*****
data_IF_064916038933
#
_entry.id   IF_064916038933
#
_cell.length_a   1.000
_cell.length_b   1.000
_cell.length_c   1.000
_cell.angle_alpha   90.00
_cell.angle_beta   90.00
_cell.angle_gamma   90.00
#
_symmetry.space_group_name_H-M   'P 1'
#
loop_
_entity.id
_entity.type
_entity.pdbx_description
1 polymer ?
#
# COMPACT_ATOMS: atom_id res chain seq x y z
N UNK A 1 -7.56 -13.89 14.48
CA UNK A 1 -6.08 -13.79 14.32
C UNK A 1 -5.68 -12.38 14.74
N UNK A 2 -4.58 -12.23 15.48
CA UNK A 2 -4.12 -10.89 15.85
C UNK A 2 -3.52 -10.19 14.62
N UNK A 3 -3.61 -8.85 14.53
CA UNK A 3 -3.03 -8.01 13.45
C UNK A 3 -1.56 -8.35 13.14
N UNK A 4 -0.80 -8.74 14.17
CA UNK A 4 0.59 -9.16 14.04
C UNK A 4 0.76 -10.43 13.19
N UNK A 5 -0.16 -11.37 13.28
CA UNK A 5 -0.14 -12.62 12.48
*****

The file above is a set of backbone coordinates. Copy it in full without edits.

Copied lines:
data_IF_064916038933
#
_entry.id   IF_064916038933
#
_cell.length_a   1.000
_cell.length_b   1.000
_cell.length_c   1.000
_cell.angle_alpha   90.00
_cell.angle_beta   90.00
_cell.angle_gamma   90.00
#
_symmetry.space_group_name_H-M   'P 1'
#
loop_
_entity.id
_entity.type
_entity.pdbx_description
1 polymer ?
#
# COMPACT_ATOMS: atom_id res chain seq x y z
N UNK A 1 -7.56 -13.89 14.48
CA UNK A 1 -6.08 -13.79 14.32
C UNK A 1 -5.68 -12.38 14.74
N UNK A 2 -4.58 -12.23 15.48
CA UNK A 2 -4.12 -10.89 15.85
C UNK A 2 -3.52 -10.19 14.62
N UNK A 3 -3.61 -8.85 14.53
CA UNK A 3 -3.03 -8.01 13.45
C UNK A 3 -1.56 -8.35 13.14
N UNK A 4 -0.80 -8.74 14.17
CA UNK A 4 0.59 -9.16 14.04
C UNK A 4 0.76 -10.43 13.19
N UNK A 5 -0.16 -11.37 13.28
CA UNK A 5 -0.14 -12.62 12.48